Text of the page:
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Ditch the Daily 'Walk'?

The article says dogs needs '30 mins exercise every day' but fails to define that exercise.

This article popped up on the social media news feed last week, the weekend has provide opportunity to ponder over the message being delivered.

The reporting appears to lump all dogs and people into one huge category whilst I value the 'study of one' approach, taking each dog and each family as individual.

Taking the dog on a daily 'walk' is peculiarly cultural. I am lucky enough to talk dogs with people all over the world and haven't found other cultures to apply the same social pressure to dog walking as we do.

Accompanying dogs who enjoy an outing, off or on lead can be a joyful experience, but I have worked with enough sensitive dogs to know that they don't all enjoy our busy world and that walking a dog like this, without knowledge, control and support can be difficult and stressful.

I feel concerned because applying social pressure and judgement via the media, means dog owners have to apply energy defending their choices rather than focusing on learning new skills and practising to meet their own dogs needs.

The article says dogs needs '30 mins exercise every day' but fails to define that exercise.

A dog will never get an aerobic workout being walked on a short lead around the pavements, it is important that we acknowledge this. Carried out with care this type of pavement walk can be enriching, decompressing and an opportunity to toilet. Play is an excellent aerobic activity for all dogs and can be carried out quite safely inside or in a secure area, such as your garden.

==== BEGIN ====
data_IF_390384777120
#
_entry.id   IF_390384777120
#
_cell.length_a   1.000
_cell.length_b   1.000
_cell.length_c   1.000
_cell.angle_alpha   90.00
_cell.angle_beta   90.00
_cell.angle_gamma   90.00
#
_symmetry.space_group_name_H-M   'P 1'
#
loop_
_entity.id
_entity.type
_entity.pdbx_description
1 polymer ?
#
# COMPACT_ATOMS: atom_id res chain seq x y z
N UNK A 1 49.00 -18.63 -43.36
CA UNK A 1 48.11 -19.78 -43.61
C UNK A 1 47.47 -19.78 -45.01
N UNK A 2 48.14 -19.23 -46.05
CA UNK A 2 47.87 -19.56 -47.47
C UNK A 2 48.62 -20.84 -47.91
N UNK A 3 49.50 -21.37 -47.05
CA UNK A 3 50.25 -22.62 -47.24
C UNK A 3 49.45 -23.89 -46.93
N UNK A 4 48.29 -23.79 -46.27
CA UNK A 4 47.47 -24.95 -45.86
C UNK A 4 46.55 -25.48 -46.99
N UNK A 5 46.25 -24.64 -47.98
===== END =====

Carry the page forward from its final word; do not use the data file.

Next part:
Most dogs enjoy mental exercise, games such as dog sports, hunting, scenting, tracking can provide a mental and physical workout at the same time, again these don't always need to be off lead in a large open space.

What about the social side of canine life, unless your dog is very distressed around other dogs then a night out at training class, a meet up with a few doggy friends or play time with a family dog will provide more mental and physical stimulation than a 30 min on lead march.

Then there is the valuable connection time between you and your dog, after a day apart the opportunity to spend time together. Again, training and play or quiet, slow therapeutic walks together can balance out a stressful day for both of you.

Personally, I experience this type of article as sensationalist and judgemental. A risk to the relationships between dogs and people that are already under pressure. I had to think carefully before sharing it further but wanted to give an alternative view point on the idea of what constitutes exercise in our training world.

Shaking off social pressure to 'walk the dog' is never easy but if it is something you have been thinking about doing, we welcome you into our community of thoughtful dog people.

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